Thank You Tom Paxton
For Tim Grimm, it all started with Tom Paxton. From the liner notes for this 12-track tribute record: "I learned about the Vietnam War, I learned about mature love, I learned about social protest, I learned about melody and song structure — all while growing up listening to Tom's songs." And one could still learn a lot from Paxton, whose stuff has aged pretty darn well, even when concerned with passé subjects (the rambling hobo, the funeral straight out of The American Way of Death, the pitcher who coulda made it big).
Grimm tackles songs from across the folk singer's career, doing justice to the early hits (notably, "Last Thing on My Mind") and more than likely introducing recent ones to casual listeners (2008's "How Beautiful Upon the Mountain," which represents political protesters as chosen people upon the hill).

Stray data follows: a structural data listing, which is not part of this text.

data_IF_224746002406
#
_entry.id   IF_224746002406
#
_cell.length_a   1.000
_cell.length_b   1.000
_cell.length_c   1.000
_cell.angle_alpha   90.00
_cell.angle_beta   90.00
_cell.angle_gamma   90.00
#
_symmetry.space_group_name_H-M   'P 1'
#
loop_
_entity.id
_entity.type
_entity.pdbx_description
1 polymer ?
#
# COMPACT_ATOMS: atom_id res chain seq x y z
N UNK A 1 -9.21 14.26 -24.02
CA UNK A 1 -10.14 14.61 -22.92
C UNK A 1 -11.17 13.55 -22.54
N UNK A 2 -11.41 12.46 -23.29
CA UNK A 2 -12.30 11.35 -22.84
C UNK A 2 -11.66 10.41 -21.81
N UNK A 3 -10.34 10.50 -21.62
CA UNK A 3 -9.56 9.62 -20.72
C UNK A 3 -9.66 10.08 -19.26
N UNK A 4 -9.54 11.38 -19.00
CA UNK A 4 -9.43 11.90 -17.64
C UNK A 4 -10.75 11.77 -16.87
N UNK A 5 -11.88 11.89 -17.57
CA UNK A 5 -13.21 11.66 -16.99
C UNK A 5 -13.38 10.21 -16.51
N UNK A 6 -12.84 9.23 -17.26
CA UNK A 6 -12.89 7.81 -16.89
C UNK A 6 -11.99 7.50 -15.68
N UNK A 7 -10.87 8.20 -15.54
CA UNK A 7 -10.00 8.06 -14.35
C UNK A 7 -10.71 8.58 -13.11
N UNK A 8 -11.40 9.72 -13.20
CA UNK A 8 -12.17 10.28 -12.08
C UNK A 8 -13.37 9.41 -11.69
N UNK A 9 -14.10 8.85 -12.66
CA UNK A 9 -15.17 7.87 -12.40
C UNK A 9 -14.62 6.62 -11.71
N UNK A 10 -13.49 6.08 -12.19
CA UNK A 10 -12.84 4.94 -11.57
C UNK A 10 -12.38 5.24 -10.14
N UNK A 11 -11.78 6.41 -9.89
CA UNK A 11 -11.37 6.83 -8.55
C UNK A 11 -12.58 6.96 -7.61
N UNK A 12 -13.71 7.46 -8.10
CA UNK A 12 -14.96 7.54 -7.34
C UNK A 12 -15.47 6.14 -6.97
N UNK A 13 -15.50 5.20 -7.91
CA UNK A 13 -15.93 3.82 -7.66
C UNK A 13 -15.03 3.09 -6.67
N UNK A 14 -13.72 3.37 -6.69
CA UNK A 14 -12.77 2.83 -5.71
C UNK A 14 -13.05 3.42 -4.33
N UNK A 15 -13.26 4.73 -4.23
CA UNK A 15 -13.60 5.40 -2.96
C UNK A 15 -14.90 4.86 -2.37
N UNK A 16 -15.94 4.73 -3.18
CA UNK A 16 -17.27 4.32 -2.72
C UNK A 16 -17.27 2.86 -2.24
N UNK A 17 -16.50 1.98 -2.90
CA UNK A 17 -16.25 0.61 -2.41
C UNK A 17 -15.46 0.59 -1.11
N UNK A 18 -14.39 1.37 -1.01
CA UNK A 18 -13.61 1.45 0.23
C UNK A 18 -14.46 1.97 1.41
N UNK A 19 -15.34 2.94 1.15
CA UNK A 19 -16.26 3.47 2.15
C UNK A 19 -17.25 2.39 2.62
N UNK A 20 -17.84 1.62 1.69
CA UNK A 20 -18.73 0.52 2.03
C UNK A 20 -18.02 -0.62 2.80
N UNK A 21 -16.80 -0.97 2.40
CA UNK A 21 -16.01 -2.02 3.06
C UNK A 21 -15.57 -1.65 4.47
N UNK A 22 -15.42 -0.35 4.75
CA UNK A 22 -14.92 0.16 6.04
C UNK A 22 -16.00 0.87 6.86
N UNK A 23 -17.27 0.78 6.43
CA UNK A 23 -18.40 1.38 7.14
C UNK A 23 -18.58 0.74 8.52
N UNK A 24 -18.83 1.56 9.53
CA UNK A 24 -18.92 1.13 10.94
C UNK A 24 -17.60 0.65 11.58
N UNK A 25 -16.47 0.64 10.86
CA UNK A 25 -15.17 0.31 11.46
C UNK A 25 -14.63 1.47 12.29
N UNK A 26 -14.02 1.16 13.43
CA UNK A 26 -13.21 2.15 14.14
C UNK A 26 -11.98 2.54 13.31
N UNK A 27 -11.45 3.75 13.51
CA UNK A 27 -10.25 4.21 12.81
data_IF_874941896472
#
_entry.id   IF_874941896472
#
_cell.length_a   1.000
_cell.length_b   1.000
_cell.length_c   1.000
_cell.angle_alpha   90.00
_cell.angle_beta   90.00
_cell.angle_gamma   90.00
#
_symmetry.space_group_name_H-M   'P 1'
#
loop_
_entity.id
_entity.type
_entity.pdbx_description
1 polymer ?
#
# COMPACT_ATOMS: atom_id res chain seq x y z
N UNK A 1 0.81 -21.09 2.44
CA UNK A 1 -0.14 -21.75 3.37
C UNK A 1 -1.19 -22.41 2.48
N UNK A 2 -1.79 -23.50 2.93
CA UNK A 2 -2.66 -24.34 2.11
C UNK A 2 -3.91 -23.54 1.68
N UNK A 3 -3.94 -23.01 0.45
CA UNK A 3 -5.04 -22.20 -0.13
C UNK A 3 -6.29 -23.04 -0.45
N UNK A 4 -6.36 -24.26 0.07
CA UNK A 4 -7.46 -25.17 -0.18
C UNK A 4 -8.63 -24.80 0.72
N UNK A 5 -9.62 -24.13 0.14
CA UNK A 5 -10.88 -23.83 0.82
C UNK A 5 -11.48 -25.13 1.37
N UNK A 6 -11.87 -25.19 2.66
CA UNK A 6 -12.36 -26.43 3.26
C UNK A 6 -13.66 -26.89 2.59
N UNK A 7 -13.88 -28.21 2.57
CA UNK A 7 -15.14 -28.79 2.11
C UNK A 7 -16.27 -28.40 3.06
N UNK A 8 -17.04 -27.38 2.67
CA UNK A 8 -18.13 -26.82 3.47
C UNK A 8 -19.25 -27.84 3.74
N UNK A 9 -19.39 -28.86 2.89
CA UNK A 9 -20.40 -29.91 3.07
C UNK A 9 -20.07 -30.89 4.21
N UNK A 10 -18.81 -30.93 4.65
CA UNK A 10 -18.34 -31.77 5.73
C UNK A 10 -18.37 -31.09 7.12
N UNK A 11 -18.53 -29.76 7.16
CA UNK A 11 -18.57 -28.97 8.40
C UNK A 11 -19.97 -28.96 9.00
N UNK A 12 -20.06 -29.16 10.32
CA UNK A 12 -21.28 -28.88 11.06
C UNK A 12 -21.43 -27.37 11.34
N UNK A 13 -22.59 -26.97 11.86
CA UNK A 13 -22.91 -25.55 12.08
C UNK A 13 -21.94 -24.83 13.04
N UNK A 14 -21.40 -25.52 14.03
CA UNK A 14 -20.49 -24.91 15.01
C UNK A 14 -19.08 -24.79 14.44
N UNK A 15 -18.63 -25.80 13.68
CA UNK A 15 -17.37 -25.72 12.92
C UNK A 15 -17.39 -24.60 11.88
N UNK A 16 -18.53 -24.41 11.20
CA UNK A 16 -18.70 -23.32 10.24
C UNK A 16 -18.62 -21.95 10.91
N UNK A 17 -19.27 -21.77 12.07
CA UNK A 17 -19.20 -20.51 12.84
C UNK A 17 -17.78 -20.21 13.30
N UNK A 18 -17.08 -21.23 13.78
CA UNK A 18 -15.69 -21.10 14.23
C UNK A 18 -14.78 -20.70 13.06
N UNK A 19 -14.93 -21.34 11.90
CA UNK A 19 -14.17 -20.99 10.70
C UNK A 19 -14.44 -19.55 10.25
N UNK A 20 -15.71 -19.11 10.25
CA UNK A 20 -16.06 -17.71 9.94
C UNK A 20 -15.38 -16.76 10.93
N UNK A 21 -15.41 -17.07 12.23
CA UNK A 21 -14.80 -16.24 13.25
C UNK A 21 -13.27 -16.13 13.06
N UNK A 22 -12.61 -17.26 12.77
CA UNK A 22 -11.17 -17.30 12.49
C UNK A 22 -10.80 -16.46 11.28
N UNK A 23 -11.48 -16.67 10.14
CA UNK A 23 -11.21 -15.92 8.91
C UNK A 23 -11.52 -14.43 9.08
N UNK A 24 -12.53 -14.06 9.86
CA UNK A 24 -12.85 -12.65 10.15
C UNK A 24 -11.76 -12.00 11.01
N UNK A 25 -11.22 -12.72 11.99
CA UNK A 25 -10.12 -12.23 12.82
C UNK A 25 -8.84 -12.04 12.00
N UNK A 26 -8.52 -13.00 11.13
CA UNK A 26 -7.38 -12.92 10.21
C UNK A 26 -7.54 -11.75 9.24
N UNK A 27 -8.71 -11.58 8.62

At worst, the album doesn't do much more than convincingly present Paxton's work as it stands, as a sort of primer for the uninitiated or greatest hits collection for converts. We still care about the lyrics to "Bishop Cody's Last Request" and "Home To Me," but tepid folk-rock arrangements don't add much to either song much.
But a few tracks give Paxton's songs new life: a haunting elegy for our degraded environment, "Whose Garden Was This?"; the rather funny "Forest Lawn"; and the beautifully-phrased "I Give You the Morning," one of Paxton's sensitive, generous love songs, given an intimate reading by Grimm and guitarist Jason Wilber.